Lord Dunsany Short Fiction Analysis
By Lord Dunsany’s own admission, much of his writing aims at recording and sustaining moods that are dreamy, lyrical, nostalgic, anti-industrial, and, at times, wry; he preferred the outlandish products of the imagination to records of the actual as matter for art. The way in which Dunsany expresses these moods is especially important to the effect that his works produce. Modeled in part on the style of the King James Bible, his prose is rhythmic and musical. It is laden with mythically stylized names and is occasionally sentimental, but this tendency toward the saccharine is offset by the dashes of mild comic irony with which his tales are spiced. Such irony, along with the occasional use of modern details, tempers the remote and exotic quality of the experiences recounted in the stories.
To provide a groundwork for his fictional moods, Dunsany developed what is often called a “mythology.” To some extent, this label is inaccurate because Dunsany did not evolve an organized theology. Yet central to much of his work is the sense that the world is ruled by various gods of Dunsany’s own devising, that these gods control the works of humans but may themselves be controlled by the chief of destroyers, Time. Hence, his nostalgia is informed strongly by a sense of doom or fate, and his tales often have downbeat or elegiac conclusions. These conclusions, however, delight Dunsany’s fans because they often include an unexpected twist of action or theme. Dunsany will turn some aspect of fairy tale or mythic convention back on itself; as Lin Carter suggests, he will reject the happy ending and give the reader instead one that comes nearer to the disappointments that time creates in actual experience. Perhaps the source of this technique is the advice that Yeats is reported to have given Dunsany when the latter began writing drama, that Dunsany always seek in a play to work toward surprise.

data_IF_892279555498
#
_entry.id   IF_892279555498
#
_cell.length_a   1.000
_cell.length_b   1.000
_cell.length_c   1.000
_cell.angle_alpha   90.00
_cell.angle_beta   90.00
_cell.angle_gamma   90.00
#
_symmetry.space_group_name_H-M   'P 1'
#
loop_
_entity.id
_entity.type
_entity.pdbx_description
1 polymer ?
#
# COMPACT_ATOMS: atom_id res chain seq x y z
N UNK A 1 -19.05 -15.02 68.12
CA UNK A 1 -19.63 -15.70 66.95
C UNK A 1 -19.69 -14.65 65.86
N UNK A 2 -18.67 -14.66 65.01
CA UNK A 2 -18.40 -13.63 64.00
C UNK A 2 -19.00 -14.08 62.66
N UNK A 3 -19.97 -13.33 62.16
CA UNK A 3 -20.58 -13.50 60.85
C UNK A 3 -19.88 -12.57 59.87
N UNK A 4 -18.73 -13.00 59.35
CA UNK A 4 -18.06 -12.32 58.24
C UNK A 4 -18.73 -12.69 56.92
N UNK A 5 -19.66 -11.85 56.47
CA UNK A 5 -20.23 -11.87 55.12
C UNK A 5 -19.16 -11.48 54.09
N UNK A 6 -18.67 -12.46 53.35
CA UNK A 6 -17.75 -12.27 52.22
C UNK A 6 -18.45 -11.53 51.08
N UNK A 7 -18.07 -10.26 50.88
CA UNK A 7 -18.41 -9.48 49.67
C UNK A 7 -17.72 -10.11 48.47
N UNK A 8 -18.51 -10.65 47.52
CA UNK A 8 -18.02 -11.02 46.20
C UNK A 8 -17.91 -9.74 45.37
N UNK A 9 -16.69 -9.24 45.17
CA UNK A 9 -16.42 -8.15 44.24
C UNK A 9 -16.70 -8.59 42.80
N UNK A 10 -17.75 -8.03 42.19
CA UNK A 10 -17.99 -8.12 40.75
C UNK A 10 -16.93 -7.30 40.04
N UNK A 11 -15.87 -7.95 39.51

“The Sword of Welleran”
Most of Dunsany’s themes and characteristics are well represented in a story that the writer himself included in his 1954 selection of his favorite stories, “The Sword of Welleran.” Like many of Dunsany’s narrators, the teller of this tale is a temporary visitor to the lands of fantasy. He tells the reader about his dream of a transcendently beautiful city called Merimna, a city in the midst of a plain and opposed by enemy peoples who are kept at bay only because of their fear of the heroes of Merimna: Welleran, Soorenard, Mommolek, Rollory, Akanax, and Irain. These heroes died more than a century before the events narrated in the story, but their statues reign over the city and fool the tribes that want to invade Merimna for her treasure. It is worth noting that, while Dunsany fills in the background to the adventure that he plans to narrate, the style and tone and pacing of the first few pages engage the reader with the story’s nostalgic urgency. Like all works of fable and myth, the land of Merimna is complete in its own motivations and deeds, however highly romanticized. Hence, the reader is prepared for the strange events that befall a child named Rold, who becomes fascinated by the legend of Welleran’s greatness.
The king of one of the Cyresian tribes suspects that the heroes of Merimna are dead, and he sends two spies to determine whether his suspicion is correct. When they discover that Rollory and the rest are only statues, the spies return to their king, who collaborates with three other monarchs to attack Merimna. As the enemies wait, the night before battle, Dunsany describes the fall of evening with typically slow-paced lyricism. Fortunately, in Paradise the souls of Merimna’s heroes are aware of the danger to their city, so they enter the dreams of the sleeping inhabitants of Merimna to stir them to defense. In particular, Welleran causes Rold to take up his ancient sword and join the people gathered on the plain before the city. As a group, they wake, fight, and eventually massacre their enemies in the night battle.
To this point the story is a straightforward and conventional fantasy tale, but in the final page Dunsany establishes a contrast between the emotional demands of the human condition and the fairy tale justification for slaughter. When the people of Merimna see in daylight “the hideous things that the sword of Welleran had done,” they share the mood of Rold, who laments over the slain enemies. Dunsany notes, “Thus wept the people of Merimna in the hour of their great victory, for men have strange moods.” They mourn, too, because Welleran is dead, unaware that their dead heroes have engineered the saving of their city. Then Dunsany counters their dismay and points out their nonheroic insignificance when he ends the story with the image of the souls of Merimna’s five heroes traveling back to Paradise. Hence, one of Dunsany’s recurrent points is suggested: that there is much about supernatural reality that the people of the present, even of a...
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